As this chapter will aim to clarify, the project was innovative – both in the Chilean context and in the wider field – in several important respects: (1) It placed teacher-research at centre stage within an in-service CPD intervention, relying on intrinsic not instrumental motivation, since participation was voluntary and not qualification-oriented. (2) It targeted public or semi-public secondary school teachers facing large classes (40+ students), very busy schedules (often around 40 hours of direct teaching contact per week) and other difficult circumstances. (3) It was a relatively large-scale and long-term project for its type (with the potential to support a maximum of 80 teachers over a period of one year). (4) The type of research teachers were encouraged to engage in was of a particular kind; in recognition, partly, of the difficulties teachers would face in finding time to do research, the notion of exploratory action research was developed and promoted at the initial seminar, whereby teachers were encouraged to engage first in extensive exploration of problematic issues via means which would not interfere with their everyday teaching, and only later were they guided optionally to consider trying to ‘solve’ problems by implementing and evaluating new plans. (5) Finally, an innovative approach was also adopted towards the development as well as the content of the programme; rather than all steps being determined in advance, a relatively self-reflective, process-oriented stance was adopted with regard to planning and development: thus, an exploratory/action research orientation informed the ongoing design of the programme as well as the projects engaged in by teachers.
Context Opting to study to become an English teacher at a university in Chile following graduation does not promise a particularly bright future as far as income and status are concerned. In addition, the conditions facing public or semi-public school teachers can be very demanding, with 38 hours per week of direct contact teaching and classes of 40 students being the norm. There are historical reasons for the relatively low status of school teaching: during the Pinochet years (1973–89), teaching was regarded as one of a number of ‘subversive’ professions, and many good teachers were removed from their posts on political grounds. The subsequent freezing of salaries, consistent under-investment in state sector education and outsourcing of public school administration to municipalities meant that by the time the transition to democracy occurred in 1990, teaching had become an unattractive option for school leavers contemplating future careers. Through no fault of their own, there are many qualified English teachers whose grasp of the language is at best rudimentary and who consider it normal to deliver the whole class in Spanish using a methodology akin to Grammar-Translation. Meanwhile, in the state sector at least, problems of demoralisation remain, with many teachers appearing reluctant to participate in professional development programmes. These are some of the challenges facing the present and future Chilean governments.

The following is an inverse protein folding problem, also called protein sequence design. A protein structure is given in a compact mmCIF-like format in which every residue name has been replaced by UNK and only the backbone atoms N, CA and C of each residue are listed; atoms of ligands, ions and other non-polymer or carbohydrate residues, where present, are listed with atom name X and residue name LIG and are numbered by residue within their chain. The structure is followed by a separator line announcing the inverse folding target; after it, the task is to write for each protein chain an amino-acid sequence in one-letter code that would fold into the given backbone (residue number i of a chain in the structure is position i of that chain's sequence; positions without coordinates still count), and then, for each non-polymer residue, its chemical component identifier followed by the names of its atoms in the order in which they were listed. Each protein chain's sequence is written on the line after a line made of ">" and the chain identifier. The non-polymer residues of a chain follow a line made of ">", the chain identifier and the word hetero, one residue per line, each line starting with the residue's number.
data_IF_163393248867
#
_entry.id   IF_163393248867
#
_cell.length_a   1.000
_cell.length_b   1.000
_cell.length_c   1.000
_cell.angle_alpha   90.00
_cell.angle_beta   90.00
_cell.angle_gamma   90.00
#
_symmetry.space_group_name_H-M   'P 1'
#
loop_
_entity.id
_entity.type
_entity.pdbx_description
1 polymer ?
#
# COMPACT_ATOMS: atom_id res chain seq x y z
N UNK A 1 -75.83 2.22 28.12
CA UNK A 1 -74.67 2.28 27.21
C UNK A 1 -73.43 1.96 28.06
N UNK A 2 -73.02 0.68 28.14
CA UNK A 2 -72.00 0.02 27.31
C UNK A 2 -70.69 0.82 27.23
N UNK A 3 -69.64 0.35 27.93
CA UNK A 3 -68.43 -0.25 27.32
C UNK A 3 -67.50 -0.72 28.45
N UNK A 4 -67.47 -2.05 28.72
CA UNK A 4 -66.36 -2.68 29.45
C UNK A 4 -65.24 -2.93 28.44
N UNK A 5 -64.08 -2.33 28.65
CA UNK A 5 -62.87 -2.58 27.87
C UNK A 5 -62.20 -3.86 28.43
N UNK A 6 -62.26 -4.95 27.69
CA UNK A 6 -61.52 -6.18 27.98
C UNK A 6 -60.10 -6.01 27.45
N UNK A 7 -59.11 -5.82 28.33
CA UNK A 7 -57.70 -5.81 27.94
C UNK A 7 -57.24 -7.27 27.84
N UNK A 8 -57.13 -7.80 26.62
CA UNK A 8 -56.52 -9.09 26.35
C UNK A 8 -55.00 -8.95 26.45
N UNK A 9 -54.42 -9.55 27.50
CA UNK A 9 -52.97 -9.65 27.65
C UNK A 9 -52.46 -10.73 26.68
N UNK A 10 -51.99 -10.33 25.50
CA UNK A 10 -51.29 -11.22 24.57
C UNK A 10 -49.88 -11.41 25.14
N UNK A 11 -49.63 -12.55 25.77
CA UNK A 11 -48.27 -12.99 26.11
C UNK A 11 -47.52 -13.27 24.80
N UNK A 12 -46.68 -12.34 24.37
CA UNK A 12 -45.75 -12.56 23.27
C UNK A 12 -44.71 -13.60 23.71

| Teacher-research as continuing professional development
Published on Aug 29, 2014
Published on Aug 29, 2014
The publication, edited by David Hayes offers global perspectives on the Continuing Professional Development (CPD) of English language teach...